Although sufficiently gruff to be comparable to traditional Vikings, the people from the Skellige Isles are wonderfully bright and resourceful – among them are alchemists, druids, blacksmiths and many more incredibly talented tradespeople. The fact the other Northern Kingdoms discriminate against people from Skellige actually reflects the fact the Irish are often stereotypically seen as happy-go-lucky drunkards in reality, despite being well-educated and hardworking. Thanks for sticking up for us, CDPR.
Like Vikings, the people of Skellige fear the wrath of the almighty Ragnarok, following a religion that is strikingly similar to Norse mythology – a religion the Vikings brought with them to Ireland. In fact, the main goddess the people of Skellige worship is named Freya, and there are actually mentions of gods such as Tyr and Heimdallr in the game. However, this mythology is fused with the spiritual trust placed in Skellige’s druids, powerful elemental wizards of Irish legend who can control the weather itself. Attempting to tame lightning, rain and all manner of wind, the druids helped to shape Skellige into what it is today.
The fantastic representation of Irish mythological culture is not the only link connecting Skellige to Ireland, though. The literal landscape and nature of Skellige are also worth celebrating. If you visited Ireland and ventured out into the wilderness, it wouldn’t be long before you realised the locations of Skellige look as though they were plucked right out of the ground and placed into the game.
It isn’t just the famous areas of Ireland that capture this wild beauty either. While my very own Tower Bay is nothing short of spectacular, it’s also the norm for coastal parts of the country in general to boast views that are just as breathtaking. While the coasts have cliffs and sea, the inland areas of Ireland are filled with magnificent hills and thick evergreen forests that were once home to wolves and are still home to deer, foxes, squirrels and many other kinds of extraordinary fauna. Ireland’s greens, browns and blues may provide the country with consistency in its overall aesthetic, but no two parts of this small island are exactly the same – as is the case in The Witcher 3’s Skellige.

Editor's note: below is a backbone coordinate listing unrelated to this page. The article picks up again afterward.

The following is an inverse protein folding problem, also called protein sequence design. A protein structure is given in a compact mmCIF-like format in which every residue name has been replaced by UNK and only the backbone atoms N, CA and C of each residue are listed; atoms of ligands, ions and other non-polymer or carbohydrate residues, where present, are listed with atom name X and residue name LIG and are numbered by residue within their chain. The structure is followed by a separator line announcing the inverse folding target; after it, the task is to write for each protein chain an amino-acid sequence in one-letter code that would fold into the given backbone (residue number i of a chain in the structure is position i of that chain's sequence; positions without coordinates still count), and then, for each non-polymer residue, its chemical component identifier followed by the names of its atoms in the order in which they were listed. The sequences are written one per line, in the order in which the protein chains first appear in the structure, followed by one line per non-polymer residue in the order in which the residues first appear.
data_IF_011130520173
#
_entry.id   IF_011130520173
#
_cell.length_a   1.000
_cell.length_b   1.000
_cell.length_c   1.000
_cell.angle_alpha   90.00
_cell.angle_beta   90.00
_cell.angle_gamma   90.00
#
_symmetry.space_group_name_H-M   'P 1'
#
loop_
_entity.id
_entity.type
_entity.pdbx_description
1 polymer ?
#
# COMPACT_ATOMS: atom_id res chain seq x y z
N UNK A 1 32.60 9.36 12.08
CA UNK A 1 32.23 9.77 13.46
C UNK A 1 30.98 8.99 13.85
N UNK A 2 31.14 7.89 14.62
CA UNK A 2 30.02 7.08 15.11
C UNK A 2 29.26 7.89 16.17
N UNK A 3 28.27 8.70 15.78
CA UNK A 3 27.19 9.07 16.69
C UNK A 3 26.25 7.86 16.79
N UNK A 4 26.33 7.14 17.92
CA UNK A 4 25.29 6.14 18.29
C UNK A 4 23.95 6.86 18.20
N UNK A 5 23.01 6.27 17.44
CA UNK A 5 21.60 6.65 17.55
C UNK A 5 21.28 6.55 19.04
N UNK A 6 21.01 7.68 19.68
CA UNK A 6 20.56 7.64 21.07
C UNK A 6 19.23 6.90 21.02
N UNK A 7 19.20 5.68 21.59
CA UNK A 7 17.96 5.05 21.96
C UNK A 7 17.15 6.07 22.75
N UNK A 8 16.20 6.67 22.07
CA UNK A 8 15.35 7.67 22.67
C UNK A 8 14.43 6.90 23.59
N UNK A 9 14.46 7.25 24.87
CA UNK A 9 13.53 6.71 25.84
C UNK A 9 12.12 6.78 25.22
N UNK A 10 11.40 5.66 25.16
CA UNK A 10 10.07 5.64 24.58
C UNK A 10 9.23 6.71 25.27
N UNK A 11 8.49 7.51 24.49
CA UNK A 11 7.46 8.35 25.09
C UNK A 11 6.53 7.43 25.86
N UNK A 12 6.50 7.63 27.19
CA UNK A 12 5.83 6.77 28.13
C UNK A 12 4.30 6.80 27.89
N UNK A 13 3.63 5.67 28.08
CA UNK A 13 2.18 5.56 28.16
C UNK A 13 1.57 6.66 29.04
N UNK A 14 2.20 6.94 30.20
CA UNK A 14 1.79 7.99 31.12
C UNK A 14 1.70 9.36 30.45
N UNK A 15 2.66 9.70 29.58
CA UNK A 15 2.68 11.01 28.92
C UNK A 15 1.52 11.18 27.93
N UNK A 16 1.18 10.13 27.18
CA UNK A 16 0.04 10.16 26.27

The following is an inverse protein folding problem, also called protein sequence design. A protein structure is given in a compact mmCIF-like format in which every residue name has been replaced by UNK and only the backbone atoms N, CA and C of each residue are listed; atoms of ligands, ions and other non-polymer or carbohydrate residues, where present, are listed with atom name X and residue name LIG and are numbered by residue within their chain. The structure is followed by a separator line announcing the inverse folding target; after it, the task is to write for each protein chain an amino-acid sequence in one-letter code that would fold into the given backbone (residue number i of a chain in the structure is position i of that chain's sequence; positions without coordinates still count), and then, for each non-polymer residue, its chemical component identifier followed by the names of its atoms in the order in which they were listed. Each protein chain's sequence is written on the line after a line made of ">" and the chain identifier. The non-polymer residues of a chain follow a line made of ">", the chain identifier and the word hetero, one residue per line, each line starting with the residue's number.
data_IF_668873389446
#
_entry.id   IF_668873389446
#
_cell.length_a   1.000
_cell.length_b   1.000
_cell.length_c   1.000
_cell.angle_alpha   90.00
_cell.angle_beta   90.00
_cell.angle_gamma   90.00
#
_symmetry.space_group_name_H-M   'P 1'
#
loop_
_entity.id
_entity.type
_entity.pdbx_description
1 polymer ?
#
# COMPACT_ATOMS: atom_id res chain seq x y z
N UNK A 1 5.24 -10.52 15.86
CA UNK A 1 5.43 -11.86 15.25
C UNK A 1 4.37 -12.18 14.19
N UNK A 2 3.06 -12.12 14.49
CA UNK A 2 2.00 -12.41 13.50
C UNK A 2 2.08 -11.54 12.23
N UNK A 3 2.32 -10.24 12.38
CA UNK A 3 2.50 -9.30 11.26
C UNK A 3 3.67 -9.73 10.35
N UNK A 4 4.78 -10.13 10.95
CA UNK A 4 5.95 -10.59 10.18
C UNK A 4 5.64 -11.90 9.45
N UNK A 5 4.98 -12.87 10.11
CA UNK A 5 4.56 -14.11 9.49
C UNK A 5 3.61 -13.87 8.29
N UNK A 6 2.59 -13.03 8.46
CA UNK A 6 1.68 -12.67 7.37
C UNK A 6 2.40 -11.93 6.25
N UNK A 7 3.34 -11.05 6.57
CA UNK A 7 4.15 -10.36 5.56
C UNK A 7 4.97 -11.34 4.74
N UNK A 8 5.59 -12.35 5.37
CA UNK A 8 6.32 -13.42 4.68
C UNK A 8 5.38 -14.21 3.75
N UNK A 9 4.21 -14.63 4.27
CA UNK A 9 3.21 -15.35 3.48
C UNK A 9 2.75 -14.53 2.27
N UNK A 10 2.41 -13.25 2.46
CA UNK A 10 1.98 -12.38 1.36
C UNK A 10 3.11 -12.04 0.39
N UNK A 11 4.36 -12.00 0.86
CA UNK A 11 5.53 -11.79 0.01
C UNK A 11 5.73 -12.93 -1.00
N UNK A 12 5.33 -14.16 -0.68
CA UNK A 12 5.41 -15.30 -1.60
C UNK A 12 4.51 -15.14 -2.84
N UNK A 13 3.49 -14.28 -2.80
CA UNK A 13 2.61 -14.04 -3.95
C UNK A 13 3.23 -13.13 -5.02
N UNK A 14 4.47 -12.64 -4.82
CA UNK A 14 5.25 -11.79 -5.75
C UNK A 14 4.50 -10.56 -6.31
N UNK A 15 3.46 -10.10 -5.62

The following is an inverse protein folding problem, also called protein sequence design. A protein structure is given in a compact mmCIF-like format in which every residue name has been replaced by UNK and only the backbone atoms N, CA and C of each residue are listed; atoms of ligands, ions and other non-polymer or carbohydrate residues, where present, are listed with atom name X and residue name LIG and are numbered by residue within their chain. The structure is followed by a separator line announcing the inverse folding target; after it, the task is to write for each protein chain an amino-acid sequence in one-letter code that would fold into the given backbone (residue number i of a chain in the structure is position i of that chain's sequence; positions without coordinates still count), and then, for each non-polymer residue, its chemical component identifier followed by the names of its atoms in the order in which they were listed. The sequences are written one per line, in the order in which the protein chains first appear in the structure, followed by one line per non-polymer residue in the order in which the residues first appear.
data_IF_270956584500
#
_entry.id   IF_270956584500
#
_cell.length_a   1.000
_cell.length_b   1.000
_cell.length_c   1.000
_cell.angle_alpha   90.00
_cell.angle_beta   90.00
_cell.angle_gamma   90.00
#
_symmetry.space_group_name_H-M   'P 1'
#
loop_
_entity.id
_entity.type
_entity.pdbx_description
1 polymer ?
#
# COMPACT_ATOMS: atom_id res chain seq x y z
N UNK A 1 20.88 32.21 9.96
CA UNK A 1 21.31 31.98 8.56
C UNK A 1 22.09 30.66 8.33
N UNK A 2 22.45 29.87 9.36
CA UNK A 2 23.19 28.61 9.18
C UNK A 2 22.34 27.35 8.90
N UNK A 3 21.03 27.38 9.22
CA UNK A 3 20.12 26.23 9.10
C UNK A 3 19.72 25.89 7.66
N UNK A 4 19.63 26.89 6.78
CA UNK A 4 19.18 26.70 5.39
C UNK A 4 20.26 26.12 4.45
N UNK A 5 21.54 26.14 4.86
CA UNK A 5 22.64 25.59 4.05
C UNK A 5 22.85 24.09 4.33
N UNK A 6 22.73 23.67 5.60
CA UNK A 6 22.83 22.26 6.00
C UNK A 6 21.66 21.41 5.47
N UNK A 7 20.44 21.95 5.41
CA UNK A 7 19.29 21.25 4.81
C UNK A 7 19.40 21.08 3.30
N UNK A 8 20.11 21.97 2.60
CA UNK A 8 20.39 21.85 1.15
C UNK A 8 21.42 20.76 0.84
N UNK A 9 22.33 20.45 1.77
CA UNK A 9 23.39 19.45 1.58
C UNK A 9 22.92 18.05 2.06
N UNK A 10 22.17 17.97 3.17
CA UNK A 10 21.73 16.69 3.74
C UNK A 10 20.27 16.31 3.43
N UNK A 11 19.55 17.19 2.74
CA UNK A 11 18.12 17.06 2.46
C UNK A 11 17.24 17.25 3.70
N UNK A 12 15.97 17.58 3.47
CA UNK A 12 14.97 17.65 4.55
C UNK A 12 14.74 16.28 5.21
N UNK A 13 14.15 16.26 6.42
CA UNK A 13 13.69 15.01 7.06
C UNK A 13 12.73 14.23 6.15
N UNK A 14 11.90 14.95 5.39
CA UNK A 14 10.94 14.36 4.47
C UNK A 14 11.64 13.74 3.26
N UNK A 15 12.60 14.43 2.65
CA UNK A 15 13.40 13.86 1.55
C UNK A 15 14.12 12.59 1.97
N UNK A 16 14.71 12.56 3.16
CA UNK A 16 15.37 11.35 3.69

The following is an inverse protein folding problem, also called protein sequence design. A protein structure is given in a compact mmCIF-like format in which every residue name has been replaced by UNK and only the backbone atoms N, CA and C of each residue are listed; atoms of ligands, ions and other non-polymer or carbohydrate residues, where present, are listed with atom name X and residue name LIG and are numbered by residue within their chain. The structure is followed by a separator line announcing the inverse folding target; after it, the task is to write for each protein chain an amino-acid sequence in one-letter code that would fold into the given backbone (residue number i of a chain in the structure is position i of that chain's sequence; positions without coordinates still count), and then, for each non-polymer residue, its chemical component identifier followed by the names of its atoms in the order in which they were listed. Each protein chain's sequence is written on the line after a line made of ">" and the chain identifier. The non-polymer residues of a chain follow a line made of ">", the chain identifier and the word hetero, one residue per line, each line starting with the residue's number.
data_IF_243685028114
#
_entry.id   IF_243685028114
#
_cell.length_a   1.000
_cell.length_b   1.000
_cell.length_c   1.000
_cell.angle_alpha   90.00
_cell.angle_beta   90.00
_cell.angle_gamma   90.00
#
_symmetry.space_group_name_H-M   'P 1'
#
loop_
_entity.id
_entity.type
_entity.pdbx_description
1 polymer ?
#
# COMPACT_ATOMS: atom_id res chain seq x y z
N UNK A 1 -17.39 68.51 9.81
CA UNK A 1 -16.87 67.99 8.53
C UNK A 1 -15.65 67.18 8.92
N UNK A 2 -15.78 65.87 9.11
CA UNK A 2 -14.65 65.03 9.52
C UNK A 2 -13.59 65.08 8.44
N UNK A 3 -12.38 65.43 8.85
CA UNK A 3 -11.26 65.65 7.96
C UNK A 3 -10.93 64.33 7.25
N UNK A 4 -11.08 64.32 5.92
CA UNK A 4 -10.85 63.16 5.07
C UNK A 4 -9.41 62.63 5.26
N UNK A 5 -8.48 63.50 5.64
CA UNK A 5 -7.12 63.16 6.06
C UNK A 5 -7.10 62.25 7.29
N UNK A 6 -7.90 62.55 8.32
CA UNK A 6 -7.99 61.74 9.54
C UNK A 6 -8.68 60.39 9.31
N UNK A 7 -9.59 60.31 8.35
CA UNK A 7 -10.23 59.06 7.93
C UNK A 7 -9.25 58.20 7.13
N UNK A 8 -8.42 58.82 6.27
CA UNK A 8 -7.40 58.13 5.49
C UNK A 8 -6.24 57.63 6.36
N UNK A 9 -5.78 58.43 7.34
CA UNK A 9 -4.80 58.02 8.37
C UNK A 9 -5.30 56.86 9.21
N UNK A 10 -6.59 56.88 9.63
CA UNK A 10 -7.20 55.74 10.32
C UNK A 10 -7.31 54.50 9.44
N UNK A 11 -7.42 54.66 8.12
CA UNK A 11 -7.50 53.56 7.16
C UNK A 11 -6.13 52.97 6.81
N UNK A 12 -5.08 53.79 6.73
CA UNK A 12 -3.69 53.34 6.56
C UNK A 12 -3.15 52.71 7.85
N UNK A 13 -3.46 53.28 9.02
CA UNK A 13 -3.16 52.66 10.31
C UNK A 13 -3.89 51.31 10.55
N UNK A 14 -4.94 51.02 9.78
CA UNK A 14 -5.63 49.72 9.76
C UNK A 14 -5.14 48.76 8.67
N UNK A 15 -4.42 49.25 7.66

As an Irish person, witnessing this incredibly powerful depiction of my country’s natural beauty hit me hard. Amidst the cityscapes and post-apocalyptic wastelands of my favourite games, it’s rare for me to see anything that resembles my country outside of the parts that resemble every country. Sure, skyscrapers, bridges and roads are familiar, but the the rugged mountainous terrain of Ireland’s coasts, the unparalleled greenery of its forests, and the utterly untamed will of nature itself that surround me every day are rarely present. It felt enlightening to see this awesome beauty represented in a game as spectacular as Geralt’s quest to play Gwe – I mean drin – I mean find his daughter.
In Irish poet Seamus Heaney’s poem Postscript, while describing the Flaggy Shore in Co. Clare, Heaney wrote:
Useless to think you’ll park and capture it
More thoroughly. You are neither here nor there,
A hurry through which known and strange things pass
As big soft buffetings come at the car sideways
And catch the heart off guard and blow it open.
This is the beauty of the Skellige Isles – the beauty of Ireland. Awesome, magnificent and utterly sublime, Skellige harnesses the historical, mythological and visual beauty of Ireland, proceeding to catch the heart of the player off guard and blow it open.